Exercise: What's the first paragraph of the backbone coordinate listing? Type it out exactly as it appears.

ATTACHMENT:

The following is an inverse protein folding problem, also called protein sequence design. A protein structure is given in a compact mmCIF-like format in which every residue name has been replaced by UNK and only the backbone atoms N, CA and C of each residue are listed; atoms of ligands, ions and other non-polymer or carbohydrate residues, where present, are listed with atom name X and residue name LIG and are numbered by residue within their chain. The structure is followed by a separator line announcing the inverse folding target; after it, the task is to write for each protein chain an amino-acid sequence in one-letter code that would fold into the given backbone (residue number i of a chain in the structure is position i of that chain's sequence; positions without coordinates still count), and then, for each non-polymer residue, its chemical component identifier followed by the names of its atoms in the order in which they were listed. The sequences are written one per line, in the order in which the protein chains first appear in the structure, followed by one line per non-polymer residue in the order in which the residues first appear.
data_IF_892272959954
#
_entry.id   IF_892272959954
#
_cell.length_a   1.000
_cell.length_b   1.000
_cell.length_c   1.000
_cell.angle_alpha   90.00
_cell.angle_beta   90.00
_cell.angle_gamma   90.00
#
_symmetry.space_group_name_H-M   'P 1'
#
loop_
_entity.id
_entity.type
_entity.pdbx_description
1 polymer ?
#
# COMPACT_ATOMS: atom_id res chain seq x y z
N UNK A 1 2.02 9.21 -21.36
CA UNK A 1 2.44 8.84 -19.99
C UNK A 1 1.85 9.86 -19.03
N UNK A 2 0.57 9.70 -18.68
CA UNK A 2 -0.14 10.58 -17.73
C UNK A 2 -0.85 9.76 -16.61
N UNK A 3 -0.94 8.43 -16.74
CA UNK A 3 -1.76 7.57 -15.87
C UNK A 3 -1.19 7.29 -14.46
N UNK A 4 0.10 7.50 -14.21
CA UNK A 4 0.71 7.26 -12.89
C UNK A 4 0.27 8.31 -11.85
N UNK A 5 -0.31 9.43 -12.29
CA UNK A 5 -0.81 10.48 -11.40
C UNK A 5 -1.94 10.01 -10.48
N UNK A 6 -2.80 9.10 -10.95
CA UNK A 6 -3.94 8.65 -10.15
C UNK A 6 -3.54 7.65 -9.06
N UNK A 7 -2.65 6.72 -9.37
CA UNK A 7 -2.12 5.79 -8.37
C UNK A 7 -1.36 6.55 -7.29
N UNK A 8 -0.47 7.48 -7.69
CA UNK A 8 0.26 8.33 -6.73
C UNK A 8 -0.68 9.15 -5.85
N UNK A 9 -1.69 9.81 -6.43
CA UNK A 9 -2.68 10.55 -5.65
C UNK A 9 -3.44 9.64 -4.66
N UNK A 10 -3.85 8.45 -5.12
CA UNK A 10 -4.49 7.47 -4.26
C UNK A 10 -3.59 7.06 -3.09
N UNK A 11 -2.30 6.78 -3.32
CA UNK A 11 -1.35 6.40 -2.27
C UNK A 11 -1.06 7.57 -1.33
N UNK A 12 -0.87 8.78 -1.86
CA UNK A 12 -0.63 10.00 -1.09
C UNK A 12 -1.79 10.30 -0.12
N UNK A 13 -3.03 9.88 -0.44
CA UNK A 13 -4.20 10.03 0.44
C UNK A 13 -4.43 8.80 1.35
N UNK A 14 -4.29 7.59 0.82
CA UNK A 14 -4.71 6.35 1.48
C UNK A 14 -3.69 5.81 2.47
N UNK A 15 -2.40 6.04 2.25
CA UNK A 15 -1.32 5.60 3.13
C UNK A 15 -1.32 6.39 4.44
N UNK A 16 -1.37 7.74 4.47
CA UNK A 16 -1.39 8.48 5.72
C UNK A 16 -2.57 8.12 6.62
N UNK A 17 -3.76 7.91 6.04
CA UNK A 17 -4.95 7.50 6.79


The following is an inverse protein folding problem, also called protein sequence design. A protein structure is given in a compact mmCIF-like format in which every residue name has been replaced by UNK and only the backbone atoms N, CA and C of each residue are listed; atoms of ligands, ions and other non-polymer or carbohydrate residues, where present, are listed with atom name X and residue name LIG and are numbered by residue within their chain. The structure is followed by a separator line announcing the inverse folding target; after it, the task is to write for each protein chain an amino-acid sequence in one-letter code that would fold into the given backbone (residue number i of a chain in the structure is position i of that chain's sequence; positions without coordinates still count), and then, for each non-polymer residue, its chemical component identifier followed by the names of its atoms in the order in which they were listed. The sequences are written one per line, in the order in which the protein chains first appear in the structure, followed by one line per non-polymer residue in the order in which the residues first appear.